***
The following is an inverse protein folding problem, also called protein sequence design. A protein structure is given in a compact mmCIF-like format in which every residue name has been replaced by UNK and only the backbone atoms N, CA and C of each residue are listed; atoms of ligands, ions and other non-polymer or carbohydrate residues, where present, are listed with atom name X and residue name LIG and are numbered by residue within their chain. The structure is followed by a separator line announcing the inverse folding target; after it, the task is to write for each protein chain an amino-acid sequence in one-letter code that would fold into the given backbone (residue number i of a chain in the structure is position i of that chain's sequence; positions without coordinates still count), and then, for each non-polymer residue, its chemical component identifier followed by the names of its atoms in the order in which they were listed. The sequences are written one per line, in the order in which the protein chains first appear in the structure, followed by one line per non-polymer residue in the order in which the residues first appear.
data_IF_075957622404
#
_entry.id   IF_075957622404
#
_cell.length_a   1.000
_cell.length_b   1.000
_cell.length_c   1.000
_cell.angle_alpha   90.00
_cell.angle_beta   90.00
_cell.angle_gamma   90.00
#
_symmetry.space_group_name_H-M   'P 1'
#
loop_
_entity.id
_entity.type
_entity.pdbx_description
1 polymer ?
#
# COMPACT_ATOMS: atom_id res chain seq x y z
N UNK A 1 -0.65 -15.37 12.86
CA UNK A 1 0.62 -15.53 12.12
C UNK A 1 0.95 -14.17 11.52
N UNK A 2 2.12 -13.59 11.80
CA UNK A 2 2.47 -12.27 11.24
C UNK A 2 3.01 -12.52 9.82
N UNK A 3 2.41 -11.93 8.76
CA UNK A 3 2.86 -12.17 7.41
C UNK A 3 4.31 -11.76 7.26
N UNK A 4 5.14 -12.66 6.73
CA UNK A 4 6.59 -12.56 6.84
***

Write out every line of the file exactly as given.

The following is an inverse protein folding problem, also called protein sequence design. A protein structure is given in a compact mmCIF-like format in which every residue name has been replaced by UNK and only the backbone atoms N, CA and C of each residue are listed; atoms of ligands, ions and other non-polymer or carbohydrate residues, where present, are listed with atom name X and residue name LIG and are numbered by residue within their chain. The structure is followed by a separator line announcing the inverse folding target; after it, the task is to write for each protein chain an amino-acid sequence in one-letter code that would fold into the given backbone (residue number i of a chain in the structure is position i of that chain's sequence; positions without coordinates still count), and then, for each non-polymer residue, its chemical component identifier followed by the names of its atoms in the order in which they were listed. The sequences are written one per line, in the order in which the protein chains first appear in the structure, followed by one line per non-polymer residue in the order in which the residues first appear.
data_IF_075957622404
#
_entry.id   IF_075957622404
#
_cell.length_a   1.000
_cell.length_b   1.000
_cell.length_c   1.000
_cell.angle_alpha   90.00
_cell.angle_beta   90.00
_cell.angle_gamma   90.00
#
_symmetry.space_group_name_H-M   'P 1'
#
loop_
_entity.id
_entity.type
_entity.pdbx_description
1 polymer ?
#
# COMPACT_ATOMS: atom_id res chain seq x y z
N UNK A 1 -0.65 -15.37 12.86
CA UNK A 1 0.62 -15.53 12.12
C UNK A 1 0.95 -14.17 11.52
N UNK A 2 2.12 -13.59 11.80
CA UNK A 2 2.47 -12.27 11.24
C UNK A 2 3.01 -12.52 9.82
N UNK A 3 2.41 -11.93 8.76
CA UNK A 3 2.86 -12.17 7.41
C UNK A 3 4.31 -11.76 7.26
N UNK A 4 5.14 -12.66 6.73
CA UNK A 4 6.59 -12.56 6.84